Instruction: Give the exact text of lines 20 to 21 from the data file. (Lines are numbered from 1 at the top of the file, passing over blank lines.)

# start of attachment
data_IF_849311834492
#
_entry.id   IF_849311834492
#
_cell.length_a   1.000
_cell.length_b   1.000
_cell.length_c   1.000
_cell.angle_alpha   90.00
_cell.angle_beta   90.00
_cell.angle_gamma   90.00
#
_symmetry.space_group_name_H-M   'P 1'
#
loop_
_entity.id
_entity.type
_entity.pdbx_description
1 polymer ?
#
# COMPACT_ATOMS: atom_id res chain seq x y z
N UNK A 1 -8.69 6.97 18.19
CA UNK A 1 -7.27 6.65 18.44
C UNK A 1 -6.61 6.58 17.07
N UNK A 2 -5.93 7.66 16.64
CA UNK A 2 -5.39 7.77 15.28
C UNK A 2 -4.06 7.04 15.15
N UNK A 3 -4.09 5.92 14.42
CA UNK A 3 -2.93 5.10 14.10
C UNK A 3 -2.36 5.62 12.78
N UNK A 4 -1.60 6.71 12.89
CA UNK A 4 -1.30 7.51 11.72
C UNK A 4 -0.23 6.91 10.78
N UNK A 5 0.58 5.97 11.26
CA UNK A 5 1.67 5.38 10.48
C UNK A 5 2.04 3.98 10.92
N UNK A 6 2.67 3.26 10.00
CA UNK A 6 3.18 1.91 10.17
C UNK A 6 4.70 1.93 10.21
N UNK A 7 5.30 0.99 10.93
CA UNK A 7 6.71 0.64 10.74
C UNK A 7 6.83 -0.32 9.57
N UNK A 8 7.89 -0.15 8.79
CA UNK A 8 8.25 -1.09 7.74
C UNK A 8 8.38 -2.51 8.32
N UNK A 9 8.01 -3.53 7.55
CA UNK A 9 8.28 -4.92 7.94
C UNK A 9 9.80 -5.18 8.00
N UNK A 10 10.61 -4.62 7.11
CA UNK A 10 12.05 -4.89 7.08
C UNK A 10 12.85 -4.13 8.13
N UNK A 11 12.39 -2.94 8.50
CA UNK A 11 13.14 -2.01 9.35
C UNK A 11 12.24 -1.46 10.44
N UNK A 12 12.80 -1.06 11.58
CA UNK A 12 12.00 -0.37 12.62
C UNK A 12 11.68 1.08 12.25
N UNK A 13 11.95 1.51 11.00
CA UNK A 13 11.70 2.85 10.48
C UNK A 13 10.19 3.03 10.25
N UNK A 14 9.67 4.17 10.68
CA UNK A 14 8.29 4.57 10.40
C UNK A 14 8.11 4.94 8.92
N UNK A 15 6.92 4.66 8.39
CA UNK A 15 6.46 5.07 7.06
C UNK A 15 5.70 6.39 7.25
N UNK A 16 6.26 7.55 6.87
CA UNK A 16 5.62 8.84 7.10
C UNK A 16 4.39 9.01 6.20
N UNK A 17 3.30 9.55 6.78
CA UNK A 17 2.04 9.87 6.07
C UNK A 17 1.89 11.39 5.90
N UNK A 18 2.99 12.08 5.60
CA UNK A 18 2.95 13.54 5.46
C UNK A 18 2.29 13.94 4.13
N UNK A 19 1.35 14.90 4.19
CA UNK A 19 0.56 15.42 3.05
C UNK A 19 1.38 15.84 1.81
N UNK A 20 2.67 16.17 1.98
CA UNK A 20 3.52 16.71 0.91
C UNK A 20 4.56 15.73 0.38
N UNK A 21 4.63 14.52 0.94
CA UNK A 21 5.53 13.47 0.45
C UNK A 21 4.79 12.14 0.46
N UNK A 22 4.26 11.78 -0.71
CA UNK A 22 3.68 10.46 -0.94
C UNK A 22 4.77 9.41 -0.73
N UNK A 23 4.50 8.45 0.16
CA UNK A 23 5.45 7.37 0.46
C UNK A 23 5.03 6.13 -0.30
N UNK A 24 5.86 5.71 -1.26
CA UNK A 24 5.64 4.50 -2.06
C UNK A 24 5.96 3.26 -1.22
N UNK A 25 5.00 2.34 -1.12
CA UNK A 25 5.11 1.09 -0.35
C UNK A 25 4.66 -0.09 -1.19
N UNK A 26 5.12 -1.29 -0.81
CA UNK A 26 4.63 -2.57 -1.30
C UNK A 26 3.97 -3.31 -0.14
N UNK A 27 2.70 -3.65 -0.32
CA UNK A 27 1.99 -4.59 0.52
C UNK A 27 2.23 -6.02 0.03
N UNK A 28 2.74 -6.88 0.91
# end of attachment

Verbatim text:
# COMPACT_ATOMS: atom_id res chain seq x y z
N UNK A 1 -8.69 6.97 18.19